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For several years in the late 1980s, I routinely received a polite rejection letter from a large high-tech corporation which was then in the habit of giving money to local arts organizations. The fact that Artpaper, a monthly art and culture magazine that I then directed, had never sent in an application was beside the point. This was a pre-rejection, a courtesy rejection, even: "Dear Mr. Cuthbert: Just in case you were even thinking about asking us for money..." I assumed Artpaper was on some list of organizations titled: "Do Not Fund Under Any Circumstances!" I imagined a mysterious cabal of funders meeting to decide whose fate would rise and whose would fall. The experience was a strange footnote to the process of getting "free" money from foundations and other giving programs. It kept the process shrouded in mystery, guesswork, and anxiety.
Moving from a struggling nonprofit magazine to the McKnight Foundation's arts giving program, where I administer $6 to $7 million in grants every year, I've seen life from both sides of the funding fence. So I of The Funders was clearly tainted by Artpaper's tenuous finances. I knew that we were trying to do too much with too little money. And we were producing a periodical that got into topics--political, social, and aesthetic--which made funders uncomfortable.
But things slowly got better. We had a kick-ass business manager. We improved earned income through increases in subscriptions, newsstand sales, and ads. We received a couple of multiyear grants. We controlled our spending. Our editorial team won a few awards. Things moved from perpetual panic to mere ongoing anxiety. I began to feel less dependent on funders and less desperate in general as I came to feel more in control of our own fate.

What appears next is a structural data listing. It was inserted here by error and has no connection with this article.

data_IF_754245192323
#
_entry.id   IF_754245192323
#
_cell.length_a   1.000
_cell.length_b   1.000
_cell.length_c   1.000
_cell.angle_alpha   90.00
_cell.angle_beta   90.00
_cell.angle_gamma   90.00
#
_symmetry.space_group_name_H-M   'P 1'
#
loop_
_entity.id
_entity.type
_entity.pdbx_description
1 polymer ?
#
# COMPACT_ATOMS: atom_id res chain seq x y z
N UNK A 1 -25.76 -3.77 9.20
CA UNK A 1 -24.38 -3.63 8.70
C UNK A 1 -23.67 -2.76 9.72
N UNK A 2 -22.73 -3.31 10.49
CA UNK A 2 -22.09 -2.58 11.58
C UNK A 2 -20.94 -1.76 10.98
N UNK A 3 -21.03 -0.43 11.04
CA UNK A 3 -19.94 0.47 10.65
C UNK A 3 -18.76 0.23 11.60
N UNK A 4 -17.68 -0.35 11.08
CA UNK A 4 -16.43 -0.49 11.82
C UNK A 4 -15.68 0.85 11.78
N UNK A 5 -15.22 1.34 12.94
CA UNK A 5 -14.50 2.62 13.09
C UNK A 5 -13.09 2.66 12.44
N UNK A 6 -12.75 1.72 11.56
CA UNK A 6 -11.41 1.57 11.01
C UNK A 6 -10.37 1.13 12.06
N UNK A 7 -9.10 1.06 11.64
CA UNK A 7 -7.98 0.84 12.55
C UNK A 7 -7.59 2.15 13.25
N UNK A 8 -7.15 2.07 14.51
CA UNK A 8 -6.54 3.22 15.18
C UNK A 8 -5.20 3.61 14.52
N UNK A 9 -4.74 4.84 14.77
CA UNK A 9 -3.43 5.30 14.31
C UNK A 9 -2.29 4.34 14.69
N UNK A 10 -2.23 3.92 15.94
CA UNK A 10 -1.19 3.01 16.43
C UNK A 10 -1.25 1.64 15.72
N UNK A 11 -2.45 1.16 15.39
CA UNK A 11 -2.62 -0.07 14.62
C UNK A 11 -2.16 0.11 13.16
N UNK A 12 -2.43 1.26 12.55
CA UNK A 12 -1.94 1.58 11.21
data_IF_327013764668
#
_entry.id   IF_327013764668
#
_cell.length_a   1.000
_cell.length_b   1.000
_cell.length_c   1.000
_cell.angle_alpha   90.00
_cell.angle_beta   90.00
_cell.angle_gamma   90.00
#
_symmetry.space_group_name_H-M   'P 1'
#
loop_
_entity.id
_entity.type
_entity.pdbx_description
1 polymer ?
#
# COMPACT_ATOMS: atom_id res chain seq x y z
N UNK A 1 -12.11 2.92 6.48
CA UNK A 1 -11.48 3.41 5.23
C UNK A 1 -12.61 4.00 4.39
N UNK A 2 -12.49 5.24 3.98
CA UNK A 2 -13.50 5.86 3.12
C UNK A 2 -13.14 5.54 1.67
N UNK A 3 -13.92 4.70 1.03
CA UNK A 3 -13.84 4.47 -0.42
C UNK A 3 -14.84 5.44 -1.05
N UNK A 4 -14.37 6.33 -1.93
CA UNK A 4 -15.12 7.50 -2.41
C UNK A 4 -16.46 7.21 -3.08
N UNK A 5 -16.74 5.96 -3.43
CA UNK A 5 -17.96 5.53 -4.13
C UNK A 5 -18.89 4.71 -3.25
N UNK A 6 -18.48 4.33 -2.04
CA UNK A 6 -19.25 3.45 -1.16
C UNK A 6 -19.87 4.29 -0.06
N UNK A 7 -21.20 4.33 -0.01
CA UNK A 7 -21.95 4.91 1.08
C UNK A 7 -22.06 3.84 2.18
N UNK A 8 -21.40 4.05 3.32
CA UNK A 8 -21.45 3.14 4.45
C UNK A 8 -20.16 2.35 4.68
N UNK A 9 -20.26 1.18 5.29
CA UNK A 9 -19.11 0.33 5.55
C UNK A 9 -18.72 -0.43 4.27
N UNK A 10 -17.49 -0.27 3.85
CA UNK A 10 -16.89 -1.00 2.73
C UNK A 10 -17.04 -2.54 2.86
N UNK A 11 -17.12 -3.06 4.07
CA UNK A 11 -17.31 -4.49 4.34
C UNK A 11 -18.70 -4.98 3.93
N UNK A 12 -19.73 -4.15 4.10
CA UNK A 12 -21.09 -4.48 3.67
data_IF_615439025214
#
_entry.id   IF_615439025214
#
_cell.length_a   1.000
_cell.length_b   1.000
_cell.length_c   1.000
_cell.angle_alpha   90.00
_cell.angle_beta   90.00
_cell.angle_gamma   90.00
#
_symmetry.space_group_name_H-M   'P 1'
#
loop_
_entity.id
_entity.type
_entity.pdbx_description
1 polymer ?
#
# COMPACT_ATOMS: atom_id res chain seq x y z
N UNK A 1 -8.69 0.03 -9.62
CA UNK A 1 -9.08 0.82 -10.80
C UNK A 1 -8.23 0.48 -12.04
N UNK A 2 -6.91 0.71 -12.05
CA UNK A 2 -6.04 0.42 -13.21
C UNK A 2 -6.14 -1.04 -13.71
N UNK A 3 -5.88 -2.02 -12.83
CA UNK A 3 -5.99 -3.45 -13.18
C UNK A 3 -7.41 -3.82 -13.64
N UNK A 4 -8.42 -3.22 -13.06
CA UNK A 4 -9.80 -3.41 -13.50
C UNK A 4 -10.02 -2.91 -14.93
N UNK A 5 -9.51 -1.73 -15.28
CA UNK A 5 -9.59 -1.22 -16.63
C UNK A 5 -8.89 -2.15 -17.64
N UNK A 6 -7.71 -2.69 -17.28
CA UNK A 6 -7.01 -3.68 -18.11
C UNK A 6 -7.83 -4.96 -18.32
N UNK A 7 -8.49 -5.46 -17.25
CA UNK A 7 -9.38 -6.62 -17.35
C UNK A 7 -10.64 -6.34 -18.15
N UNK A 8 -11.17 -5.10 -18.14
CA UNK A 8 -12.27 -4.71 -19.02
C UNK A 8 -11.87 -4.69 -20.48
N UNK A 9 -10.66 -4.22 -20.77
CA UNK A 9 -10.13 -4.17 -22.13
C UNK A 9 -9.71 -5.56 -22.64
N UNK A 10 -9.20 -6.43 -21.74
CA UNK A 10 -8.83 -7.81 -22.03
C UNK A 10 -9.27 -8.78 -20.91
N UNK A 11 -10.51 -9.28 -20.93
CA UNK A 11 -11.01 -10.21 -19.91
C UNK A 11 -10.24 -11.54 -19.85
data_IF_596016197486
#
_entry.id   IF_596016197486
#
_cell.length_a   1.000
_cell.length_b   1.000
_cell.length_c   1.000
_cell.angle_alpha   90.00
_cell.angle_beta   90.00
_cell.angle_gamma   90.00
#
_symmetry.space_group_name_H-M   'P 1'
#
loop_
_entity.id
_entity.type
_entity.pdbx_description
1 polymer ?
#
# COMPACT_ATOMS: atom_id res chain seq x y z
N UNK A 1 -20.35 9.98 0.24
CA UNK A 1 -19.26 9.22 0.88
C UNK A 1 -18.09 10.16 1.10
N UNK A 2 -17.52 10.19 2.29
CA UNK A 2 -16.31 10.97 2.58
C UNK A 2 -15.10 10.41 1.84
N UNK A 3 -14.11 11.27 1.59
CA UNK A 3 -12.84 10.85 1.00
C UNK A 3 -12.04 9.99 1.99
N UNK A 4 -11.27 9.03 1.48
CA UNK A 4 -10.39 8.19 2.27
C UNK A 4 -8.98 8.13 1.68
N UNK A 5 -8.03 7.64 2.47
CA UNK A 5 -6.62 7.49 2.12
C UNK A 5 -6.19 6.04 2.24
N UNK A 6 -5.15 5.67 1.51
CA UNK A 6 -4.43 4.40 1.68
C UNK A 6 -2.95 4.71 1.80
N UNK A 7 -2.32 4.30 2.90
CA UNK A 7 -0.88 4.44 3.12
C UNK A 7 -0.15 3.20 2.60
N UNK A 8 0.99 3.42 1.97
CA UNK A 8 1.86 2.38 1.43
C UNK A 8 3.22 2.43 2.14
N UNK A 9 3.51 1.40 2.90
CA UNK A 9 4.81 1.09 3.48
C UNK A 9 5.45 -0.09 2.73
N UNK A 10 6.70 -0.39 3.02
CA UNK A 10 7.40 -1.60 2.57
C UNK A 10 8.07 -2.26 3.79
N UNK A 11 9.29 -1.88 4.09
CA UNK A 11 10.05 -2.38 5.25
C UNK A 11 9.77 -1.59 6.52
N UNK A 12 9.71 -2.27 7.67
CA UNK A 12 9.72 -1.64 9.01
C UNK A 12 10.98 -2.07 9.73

Then I took a job at the McKnight Foundation. The second thing that surprised me about foundation work (the first being that I got hired) was that it consisted mostly of reading, listening, talking, thinking, and writing. It had no real glamour.
Though the subject matter is interesting and I encounter art all the time, the work itself is the same paper-shuffling a lot of office workers do. I spend my days on the phone, at my computer, or in meetings.
The office is in a nondescript downtown Minneapolis building. Take away the sign on the door and it would be difficult to tell what business this is. It could be an insurance company or an accounting firm. No piles of money on the floor. No chart where certain organizations are circled and others X-ed out. No staff limousine. No secret handshake.
I also quickly realized that my job depended on other people's efforts. Funders assist or take advantage of other people who make good things happen. By law, foundations have to give away at least 5 percent of their assets each year, on average. So in very real ways, foundations need applicants as much as applicants need foundations. Had I realized this when I was asking for money, I wouldn't have been so nervous. Still, to say that funders don't--or shouldn't--have influence is to deny reality.